Integrien Cheeseburgers

By: Jim Armstrong

 Jerrys Famous Deli delivery menu.jpg

Sometimes, an off-handed remark, an analogy reached for in an effort to communicate, takes on a meaning and life of its own.  So it is in the case of the Integrien Cheeseburger.  Integrien was (and is) a great company.  Founded in Orange County around the math oriented IP of Dr. Marvasti, Integrien set out with the ambitious goal of redefining networking monitoring and management with INTELLIGENCE and MATH and SMART NOTIFICATIONS.  The core of the IP, that probabilistic math is better in massive data environments than is deterministic programming, was and is a big idea and big deal.  As is the case with most innovative, technology companies struggling to grow — it becomes all to easy to constantly EXPAND the value proposition to include this new customer or that new partner or whatever new market trend.  In other words, with a limited staff and resources, your product menu begins to  look like the menu at Jerry’s Deli or evenworse it becomes the menu of a catering company (ie enterprise solutions — “whatever you need me to do”).   That is all fine and well if you want to grow a company slowly, with much  hard work, over 25+ years.  However, the venture capital game is about faster growing companies, and that usually means a defined product that is pulled into the market as much as it is sold or pushed into the market, and simple and clear messaging is your friend. In fact, it turns out, that keeping your product SIMPLE, BOUNDED and CLEAR are the hardest things to do in a startup.  The temptation to offer coleslaw or chicken noodle soup is overwhelming.  Staying with the analogy, lets talk about the simple menu of In and Out Burger. In-n-Out Burger menu  Simple and focused.  You do not need to look twice.  Why is this so hard?  Because if a customer wants a chicken sandwich, you have to tell them to go elsewhere, and for a desperate startup seeking customers that is very hard to do.  You want a salad?  Goodbye.  A dinner roll?  See ya.  A pasta dish?  Beat it.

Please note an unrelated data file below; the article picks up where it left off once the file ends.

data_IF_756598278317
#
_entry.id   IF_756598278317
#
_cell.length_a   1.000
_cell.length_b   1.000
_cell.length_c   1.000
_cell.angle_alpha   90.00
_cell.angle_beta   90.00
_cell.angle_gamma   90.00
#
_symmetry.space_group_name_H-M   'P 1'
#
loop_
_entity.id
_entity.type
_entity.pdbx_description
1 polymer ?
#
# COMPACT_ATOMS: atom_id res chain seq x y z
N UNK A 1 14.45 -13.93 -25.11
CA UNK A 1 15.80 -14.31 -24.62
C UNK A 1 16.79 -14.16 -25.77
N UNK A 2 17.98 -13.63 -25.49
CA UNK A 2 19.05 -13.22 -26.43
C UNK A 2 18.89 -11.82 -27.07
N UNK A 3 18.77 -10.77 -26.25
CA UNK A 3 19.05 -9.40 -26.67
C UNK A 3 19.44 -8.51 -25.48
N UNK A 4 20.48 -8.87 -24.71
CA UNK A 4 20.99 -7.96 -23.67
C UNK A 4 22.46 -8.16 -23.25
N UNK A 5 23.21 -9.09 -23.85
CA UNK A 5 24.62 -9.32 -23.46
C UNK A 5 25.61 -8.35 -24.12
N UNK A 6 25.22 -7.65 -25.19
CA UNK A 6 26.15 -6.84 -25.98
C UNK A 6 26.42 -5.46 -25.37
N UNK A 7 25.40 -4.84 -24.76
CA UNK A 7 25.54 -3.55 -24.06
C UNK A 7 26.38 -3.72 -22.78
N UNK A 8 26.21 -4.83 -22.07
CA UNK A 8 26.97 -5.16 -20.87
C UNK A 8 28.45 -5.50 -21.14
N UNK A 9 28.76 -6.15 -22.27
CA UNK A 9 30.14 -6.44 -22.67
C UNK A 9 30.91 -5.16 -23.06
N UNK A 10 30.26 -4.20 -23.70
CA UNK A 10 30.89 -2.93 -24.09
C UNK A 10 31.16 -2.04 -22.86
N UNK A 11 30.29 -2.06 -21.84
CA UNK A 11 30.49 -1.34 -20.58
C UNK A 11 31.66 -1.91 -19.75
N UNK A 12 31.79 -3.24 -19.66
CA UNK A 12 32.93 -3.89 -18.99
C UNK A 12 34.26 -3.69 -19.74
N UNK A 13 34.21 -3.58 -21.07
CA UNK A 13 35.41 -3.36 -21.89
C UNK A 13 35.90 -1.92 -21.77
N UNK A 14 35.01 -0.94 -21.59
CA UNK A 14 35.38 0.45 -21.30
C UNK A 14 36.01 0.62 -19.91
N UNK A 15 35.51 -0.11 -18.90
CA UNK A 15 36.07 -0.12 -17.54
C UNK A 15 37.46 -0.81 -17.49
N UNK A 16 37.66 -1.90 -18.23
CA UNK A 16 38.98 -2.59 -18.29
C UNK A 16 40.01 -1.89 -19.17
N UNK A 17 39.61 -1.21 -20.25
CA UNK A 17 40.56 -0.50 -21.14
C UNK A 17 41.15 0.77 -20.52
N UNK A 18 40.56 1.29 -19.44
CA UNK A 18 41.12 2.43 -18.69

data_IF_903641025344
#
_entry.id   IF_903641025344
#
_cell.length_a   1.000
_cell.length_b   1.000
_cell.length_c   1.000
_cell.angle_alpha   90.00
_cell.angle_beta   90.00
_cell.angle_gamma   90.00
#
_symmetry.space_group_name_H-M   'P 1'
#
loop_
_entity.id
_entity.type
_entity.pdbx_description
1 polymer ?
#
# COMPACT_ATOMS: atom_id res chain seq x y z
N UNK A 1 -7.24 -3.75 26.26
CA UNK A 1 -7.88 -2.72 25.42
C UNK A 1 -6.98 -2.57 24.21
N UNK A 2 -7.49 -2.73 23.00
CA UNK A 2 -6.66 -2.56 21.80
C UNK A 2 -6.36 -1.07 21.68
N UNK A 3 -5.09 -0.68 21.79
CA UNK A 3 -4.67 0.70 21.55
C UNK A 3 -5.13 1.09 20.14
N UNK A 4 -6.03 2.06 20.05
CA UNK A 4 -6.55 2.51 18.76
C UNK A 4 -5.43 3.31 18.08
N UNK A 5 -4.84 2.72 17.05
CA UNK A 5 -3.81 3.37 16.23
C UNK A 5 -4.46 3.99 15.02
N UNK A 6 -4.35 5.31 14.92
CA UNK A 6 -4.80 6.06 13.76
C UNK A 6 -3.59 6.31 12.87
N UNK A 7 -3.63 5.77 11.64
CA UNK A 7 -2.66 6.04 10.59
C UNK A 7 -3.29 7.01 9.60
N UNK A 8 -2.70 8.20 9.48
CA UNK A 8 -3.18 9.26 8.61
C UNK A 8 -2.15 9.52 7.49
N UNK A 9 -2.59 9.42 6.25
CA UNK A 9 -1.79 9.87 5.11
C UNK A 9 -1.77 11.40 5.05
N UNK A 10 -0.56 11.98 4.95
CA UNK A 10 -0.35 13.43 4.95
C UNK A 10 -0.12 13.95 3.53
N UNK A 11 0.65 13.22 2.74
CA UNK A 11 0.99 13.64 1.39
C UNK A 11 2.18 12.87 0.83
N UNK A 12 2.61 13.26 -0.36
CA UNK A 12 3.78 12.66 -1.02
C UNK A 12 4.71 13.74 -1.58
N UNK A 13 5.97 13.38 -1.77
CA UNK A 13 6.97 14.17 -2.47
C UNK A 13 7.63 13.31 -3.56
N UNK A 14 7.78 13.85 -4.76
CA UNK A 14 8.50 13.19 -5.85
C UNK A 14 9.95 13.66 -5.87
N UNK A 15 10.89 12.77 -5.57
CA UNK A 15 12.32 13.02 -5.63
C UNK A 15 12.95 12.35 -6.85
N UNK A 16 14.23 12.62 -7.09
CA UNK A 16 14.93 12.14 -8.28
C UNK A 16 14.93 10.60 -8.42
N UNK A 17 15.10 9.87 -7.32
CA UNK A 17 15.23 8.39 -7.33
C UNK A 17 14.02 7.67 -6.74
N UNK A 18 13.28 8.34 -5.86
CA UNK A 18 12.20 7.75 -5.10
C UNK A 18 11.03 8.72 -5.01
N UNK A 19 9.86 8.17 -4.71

This is not to say that startups cannot be ambitious.  They should be and they MUST be.  But lets not confuse the STAR with the STEPPINGSTONES (a later post).  A startup is just that, an entity or effort starting out.  An early stage company needs and thrives on momentum, customers, and traction in markets.  From that momentum, greater milestones can be crafted.

Integrien ended up, after a lot of hard work and bridged payrolls, having a very successful exit to VMware, who paid up for the technology and product in 2010.  I understand VMware will sell well over $100MM of Integrien’s “ALIVE” product this year and the product is really impacting the entire vrtualization market.  Terrific news for the hardworking product team at the Company.  These days, when I meet with the Integrien/VMware team for lunch, it seems we always  go out for a cheeseburger.